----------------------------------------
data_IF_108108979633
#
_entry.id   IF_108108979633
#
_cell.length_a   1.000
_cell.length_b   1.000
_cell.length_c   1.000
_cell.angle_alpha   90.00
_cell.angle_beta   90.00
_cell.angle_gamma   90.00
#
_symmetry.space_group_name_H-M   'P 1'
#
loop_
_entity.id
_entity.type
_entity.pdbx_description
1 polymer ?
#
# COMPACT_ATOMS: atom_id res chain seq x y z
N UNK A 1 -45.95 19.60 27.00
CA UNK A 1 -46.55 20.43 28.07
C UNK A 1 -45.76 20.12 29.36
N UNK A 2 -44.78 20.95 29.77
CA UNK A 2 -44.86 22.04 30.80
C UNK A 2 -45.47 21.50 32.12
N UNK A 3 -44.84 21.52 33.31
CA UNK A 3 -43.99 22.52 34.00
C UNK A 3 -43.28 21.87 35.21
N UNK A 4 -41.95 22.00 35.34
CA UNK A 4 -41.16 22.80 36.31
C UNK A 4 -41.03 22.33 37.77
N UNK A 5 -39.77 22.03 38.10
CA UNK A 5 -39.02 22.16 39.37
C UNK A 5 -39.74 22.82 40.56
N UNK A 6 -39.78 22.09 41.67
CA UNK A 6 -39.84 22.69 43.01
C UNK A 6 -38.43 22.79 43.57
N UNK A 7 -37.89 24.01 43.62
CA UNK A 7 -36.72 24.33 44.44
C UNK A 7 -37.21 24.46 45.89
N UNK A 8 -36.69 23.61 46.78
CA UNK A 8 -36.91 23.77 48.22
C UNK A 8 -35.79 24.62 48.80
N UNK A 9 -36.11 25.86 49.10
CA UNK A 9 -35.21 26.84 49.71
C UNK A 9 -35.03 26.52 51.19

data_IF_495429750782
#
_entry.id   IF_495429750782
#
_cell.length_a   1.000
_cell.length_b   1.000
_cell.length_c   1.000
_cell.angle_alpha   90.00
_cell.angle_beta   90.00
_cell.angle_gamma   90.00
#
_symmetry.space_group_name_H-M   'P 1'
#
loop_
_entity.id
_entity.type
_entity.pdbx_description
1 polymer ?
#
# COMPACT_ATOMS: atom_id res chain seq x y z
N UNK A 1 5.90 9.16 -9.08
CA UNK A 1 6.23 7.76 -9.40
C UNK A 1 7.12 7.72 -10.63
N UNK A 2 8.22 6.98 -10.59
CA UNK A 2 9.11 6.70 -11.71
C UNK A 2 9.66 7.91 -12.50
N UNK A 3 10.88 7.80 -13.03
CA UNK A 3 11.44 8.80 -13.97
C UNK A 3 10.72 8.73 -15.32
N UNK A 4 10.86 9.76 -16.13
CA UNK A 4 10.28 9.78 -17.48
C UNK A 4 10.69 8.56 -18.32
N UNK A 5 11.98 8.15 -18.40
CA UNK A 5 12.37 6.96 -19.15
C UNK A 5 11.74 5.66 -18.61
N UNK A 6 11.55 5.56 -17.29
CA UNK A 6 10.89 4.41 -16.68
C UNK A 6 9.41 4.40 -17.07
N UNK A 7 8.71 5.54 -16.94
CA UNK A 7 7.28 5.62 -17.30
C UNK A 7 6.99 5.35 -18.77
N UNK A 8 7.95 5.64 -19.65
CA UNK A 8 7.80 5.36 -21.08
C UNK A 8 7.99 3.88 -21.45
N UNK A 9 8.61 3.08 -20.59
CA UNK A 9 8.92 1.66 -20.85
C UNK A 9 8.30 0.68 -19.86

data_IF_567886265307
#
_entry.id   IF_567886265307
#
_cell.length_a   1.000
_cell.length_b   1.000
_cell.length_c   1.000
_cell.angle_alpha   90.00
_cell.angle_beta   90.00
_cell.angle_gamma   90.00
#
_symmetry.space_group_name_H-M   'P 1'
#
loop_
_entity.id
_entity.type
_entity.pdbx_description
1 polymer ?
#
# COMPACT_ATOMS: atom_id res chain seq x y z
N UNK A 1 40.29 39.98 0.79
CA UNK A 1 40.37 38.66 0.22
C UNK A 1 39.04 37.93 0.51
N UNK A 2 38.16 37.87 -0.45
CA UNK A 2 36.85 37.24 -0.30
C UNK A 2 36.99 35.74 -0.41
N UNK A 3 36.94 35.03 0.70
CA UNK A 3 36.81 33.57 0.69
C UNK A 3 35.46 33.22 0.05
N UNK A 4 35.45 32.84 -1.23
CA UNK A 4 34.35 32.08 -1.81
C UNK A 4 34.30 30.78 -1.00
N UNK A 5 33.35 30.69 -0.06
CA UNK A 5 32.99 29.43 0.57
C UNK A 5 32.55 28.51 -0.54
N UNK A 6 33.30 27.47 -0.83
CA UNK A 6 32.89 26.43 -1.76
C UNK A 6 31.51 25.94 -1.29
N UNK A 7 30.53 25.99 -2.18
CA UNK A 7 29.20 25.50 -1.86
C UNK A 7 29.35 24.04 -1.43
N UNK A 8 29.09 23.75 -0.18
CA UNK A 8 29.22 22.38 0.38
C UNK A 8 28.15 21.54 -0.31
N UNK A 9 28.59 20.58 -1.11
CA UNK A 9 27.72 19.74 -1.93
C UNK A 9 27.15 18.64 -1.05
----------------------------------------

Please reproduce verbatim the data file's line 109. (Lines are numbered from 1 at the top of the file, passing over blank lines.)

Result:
_entity.id